Re: Penrose (Was: Infinities)

Hal Finney (
Sun, 9 Nov 1997 17:38:15 -0800

Leevi Marttila, <>, writes:
> Hal Finney <> writes:
> > I just skimmed Penrose's book, but my impression is that he claims that
> > mathematicians have an instinctive ability to recognize mathematical
> > truth. Machines, which are deterministic computer programs and therefore
> > can be in principle be described as formal systems, are limited by Godel's
> > theorem and are unable to recognize certain truths. Since people are
> > (according to Penrose) unlimited in their ability to recognize mathematical
> > proof, this would mean that they are not formal systems and therefore no
> > machine can do mathematics in the way a person does. (And hence, among
> > other things, uploading and AI are impossible.)
> Wouldn't adding random input to machine make Penrose's argument about
> Godel's theorem irrelevant?

Maybe so - but it is conceding too much, from the point of view of a
believer in uploading and AI. It should not be necessary to add a true
random number generator to a machine in order to make it capable of
consious thought. To the extent that some randomness is needed, then
an algorithmic pseudo random number generator ought to be good enough.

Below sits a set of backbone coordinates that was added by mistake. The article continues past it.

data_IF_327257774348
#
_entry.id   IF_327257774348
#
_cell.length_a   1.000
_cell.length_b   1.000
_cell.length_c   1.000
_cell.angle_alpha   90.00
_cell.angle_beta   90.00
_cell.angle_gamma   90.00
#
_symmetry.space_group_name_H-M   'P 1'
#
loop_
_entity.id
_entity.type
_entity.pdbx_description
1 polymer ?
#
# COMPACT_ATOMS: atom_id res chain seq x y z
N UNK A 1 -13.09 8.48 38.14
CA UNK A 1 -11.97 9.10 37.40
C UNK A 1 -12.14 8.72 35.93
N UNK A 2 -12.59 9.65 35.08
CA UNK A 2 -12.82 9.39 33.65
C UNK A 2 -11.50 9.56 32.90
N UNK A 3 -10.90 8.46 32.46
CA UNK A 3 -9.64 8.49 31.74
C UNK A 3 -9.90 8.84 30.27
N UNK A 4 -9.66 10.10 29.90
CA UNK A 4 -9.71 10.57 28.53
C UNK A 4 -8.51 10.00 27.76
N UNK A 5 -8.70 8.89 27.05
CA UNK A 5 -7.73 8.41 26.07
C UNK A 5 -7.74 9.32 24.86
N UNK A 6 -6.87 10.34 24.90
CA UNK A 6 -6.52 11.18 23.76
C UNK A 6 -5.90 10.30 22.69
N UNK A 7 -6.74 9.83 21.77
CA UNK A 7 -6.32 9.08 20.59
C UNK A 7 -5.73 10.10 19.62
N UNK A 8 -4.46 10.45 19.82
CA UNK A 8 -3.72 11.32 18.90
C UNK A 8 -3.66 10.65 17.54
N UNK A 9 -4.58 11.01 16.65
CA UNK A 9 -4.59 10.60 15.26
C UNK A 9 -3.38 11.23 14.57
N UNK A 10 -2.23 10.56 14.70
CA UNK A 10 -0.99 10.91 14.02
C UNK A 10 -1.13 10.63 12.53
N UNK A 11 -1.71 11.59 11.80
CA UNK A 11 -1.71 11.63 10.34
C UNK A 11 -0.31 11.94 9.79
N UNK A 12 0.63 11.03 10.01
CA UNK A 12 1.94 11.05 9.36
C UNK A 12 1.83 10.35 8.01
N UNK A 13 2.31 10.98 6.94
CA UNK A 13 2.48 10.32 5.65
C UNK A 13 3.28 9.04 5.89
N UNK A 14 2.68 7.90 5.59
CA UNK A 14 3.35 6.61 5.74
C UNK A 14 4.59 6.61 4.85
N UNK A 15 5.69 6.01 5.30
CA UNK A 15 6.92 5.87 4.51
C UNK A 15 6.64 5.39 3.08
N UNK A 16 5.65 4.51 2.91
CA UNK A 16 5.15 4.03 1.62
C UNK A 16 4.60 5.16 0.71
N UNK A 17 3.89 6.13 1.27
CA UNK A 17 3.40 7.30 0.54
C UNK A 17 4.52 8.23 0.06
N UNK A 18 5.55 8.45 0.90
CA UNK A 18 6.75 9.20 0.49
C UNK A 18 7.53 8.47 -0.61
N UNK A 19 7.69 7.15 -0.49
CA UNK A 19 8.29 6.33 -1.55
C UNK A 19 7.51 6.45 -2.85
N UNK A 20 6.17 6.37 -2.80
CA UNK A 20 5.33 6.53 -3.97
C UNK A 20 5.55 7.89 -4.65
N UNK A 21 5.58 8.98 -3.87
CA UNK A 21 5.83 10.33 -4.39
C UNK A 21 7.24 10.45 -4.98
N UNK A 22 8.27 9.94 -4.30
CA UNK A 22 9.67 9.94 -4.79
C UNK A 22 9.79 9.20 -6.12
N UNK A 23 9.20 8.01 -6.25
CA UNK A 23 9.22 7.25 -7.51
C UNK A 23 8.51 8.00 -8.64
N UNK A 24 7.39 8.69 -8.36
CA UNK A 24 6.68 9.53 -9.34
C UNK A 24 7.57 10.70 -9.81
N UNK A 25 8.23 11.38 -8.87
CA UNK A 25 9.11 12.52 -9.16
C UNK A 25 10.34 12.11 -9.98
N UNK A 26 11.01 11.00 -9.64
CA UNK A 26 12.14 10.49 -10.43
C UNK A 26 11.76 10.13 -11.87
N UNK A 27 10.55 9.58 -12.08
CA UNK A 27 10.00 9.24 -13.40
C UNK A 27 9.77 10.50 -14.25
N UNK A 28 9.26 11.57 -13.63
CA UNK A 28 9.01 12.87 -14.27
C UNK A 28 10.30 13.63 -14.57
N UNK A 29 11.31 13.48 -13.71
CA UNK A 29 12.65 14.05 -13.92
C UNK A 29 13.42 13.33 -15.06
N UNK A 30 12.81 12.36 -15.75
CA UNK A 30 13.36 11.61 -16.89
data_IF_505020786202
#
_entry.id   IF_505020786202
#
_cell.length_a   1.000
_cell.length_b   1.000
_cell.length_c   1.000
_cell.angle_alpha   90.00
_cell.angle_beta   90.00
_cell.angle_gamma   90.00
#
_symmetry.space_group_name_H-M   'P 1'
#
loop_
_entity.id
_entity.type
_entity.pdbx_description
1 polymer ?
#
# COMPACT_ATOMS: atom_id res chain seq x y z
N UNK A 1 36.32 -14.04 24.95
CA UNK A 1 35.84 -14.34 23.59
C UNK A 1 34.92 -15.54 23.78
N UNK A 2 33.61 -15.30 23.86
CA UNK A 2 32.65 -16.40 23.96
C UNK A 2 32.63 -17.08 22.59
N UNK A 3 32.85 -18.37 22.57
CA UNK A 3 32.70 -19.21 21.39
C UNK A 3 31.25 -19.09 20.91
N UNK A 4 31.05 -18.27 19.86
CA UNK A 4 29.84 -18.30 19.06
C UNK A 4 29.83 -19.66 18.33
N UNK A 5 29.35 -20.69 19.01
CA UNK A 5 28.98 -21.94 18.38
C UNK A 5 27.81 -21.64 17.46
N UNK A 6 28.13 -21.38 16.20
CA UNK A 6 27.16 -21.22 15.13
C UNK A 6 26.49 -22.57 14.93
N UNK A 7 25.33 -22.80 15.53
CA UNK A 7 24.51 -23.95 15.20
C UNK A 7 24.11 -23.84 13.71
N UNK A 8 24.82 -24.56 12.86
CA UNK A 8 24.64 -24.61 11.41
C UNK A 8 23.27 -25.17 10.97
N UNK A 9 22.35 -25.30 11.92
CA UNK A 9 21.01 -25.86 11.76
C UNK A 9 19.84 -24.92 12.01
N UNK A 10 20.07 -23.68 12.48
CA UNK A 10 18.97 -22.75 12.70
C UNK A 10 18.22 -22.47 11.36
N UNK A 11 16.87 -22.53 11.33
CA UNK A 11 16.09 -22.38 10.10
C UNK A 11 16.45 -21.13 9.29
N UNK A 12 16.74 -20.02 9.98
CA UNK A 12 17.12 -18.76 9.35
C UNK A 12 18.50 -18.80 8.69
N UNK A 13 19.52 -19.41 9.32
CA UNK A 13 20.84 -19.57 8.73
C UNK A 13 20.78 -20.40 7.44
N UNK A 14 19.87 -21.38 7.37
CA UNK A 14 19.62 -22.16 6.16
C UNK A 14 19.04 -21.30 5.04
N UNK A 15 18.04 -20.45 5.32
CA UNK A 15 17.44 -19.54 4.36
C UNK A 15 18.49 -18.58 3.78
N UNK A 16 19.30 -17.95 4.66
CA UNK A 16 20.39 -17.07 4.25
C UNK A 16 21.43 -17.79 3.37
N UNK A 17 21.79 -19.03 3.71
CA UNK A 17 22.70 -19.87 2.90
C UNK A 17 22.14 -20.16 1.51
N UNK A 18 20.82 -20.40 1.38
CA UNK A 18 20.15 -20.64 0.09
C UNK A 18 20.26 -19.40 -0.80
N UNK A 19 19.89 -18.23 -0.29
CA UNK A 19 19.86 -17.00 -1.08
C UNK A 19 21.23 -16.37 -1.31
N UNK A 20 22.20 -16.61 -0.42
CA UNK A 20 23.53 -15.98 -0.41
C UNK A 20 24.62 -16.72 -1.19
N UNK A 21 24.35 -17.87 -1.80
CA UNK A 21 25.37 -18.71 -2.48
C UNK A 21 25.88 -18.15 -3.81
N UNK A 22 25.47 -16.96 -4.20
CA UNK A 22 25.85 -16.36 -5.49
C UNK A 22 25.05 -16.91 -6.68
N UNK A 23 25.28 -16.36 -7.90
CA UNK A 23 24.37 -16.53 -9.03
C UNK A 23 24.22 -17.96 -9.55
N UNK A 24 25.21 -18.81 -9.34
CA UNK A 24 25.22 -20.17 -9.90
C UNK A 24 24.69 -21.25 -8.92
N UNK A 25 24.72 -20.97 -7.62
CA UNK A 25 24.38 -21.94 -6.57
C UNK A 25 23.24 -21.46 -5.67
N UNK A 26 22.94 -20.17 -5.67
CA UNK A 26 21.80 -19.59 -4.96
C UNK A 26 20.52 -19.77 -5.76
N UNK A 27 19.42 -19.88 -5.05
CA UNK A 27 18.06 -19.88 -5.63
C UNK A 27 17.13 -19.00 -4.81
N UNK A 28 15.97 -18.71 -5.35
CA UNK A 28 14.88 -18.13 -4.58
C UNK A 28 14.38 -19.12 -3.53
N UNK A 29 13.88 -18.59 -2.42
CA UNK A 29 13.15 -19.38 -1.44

Believing otherwise is tantamount to believing in Penrose's mysticism
regarding the non-algorithmic capabilities of minds.

There are pseudo random number generators which are believed to be
indistinguishable from true random number generators even with all the
computing power in the entire universe (by some definition). Yet adding
such a PRNG to an AI or upload preserves the fact that it is a formal
system, and is still susceptable to Penrose's Godelian argument. If only
true random number generators can escape Godel and become conscious, then
there must be some way of telling them apart from these simulations, which
would go beyond known algorithmic capabilities. There would have to be
something magical going on.

Penrose's argument is weak enough IMO that it should be fought on its
own grounds. We accept that machines have limitations; the absurdity is
the claim that humans have none. (Keep in mind my repeated disclaimer
not to have a deep understanding of his argument.)